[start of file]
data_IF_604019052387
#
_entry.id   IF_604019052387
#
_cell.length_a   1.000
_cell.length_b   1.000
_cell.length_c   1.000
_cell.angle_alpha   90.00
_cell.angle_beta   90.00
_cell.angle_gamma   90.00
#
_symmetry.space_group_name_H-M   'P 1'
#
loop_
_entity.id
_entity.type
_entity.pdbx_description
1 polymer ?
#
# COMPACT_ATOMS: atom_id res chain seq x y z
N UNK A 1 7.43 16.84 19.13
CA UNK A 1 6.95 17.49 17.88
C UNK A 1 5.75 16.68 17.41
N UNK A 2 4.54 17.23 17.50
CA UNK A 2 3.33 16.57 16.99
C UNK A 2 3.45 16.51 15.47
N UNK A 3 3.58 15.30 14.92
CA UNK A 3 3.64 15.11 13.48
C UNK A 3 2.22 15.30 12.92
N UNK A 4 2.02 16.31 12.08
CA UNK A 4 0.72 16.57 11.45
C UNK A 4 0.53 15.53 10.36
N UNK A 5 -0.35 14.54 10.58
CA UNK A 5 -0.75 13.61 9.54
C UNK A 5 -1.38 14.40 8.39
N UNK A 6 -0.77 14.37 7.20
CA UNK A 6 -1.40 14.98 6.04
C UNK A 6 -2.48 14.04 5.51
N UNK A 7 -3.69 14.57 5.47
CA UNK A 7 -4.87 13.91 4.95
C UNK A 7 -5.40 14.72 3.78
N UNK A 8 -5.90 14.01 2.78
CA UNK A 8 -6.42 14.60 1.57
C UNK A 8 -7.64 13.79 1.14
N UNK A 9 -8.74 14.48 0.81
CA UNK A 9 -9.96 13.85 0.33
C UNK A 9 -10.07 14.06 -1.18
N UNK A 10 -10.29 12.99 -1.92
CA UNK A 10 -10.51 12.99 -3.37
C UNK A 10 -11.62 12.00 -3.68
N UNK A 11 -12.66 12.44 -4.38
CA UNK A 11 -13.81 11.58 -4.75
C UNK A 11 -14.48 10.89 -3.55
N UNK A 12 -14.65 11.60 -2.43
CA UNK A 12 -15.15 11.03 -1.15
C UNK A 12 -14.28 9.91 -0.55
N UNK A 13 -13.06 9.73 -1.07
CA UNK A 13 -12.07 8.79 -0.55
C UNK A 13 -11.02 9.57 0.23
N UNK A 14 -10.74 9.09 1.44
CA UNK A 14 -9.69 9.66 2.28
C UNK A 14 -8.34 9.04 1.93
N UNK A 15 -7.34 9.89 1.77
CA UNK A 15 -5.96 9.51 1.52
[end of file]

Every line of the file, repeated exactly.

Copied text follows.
data_IF_604019052387
#
_entry.id   IF_604019052387
#
_cell.length_a   1.000
_cell.length_b   1.000
_cell.length_c   1.000
_cell.angle_alpha   90.00
_cell.angle_beta   90.00
_cell.angle_gamma   90.00
#
_symmetry.space_group_name_H-M   'P 1'
#
loop_
_entity.id
_entity.type
_entity.pdbx_description
1 polymer ?
#
# COMPACT_ATOMS: atom_id res chain seq x y z
N UNK A 1 7.43 16.84 19.13
CA UNK A 1 6.95 17.49 17.88
C UNK A 1 5.75 16.68 17.41
N UNK A 2 4.54 17.23 17.50
CA UNK A 2 3.33 16.57 16.99
C UNK A 2 3.45 16.51 15.47
N UNK A 3 3.58 15.30 14.92
CA UNK A 3 3.64 15.11 13.48
C UNK A 3 2.22 15.30 12.92
N UNK A 4 2.02 16.31 12.08
CA UNK A 4 0.72 16.57 11.45
C UNK A 4 0.53 15.53 10.36
N UNK A 5 -0.35 14.54 10.58
CA UNK A 5 -0.75 13.61 9.54
C UNK A 5 -1.38 14.40 8.39
N UNK A 6 -0.77 14.37 7.20
CA UNK A 6 -1.40 14.98 6.04
C UNK A 6 -2.48 14.04 5.51
N UNK A 7 -3.69 14.57 5.47
CA UNK A 7 -4.87 13.91 4.95
C UNK A 7 -5.40 14.72 3.78
N UNK A 8 -5.90 14.01 2.78
CA UNK A 8 -6.42 14.60 1.57
C UNK A 8 -7.64 13.79 1.14
N UNK A 9 -8.74 14.48 0.81
CA UNK A 9 -9.96 13.85 0.33
C UNK A 9 -10.07 14.06 -1.18
N UNK A 10 -10.29 12.99 -1.92
CA UNK A 10 -10.51 12.99 -3.37
C UNK A 10 -11.62 12.00 -3.68
N UNK A 11 -12.66 12.44 -4.38
CA UNK A 11 -13.81 11.58 -4.75
C UNK A 11 -14.48 10.89 -3.55
N UNK A 12 -14.65 11.60 -2.43
CA UNK A 12 -15.15 11.03 -1.15
C UNK A 12 -14.28 9.91 -0.55
N UNK A 13 -13.06 9.73 -1.07
CA UNK A 13 -12.07 8.79 -0.55
C UNK A 13 -11.02 9.57 0.23
N UNK A 14 -10.74 9.09 1.44
CA UNK A 14 -9.69 9.66 2.28
C UNK A 14 -8.34 9.04 1.93
N UNK A 15 -7.34 9.89 1.77
CA UNK A 15 -5.96 9.51 1.52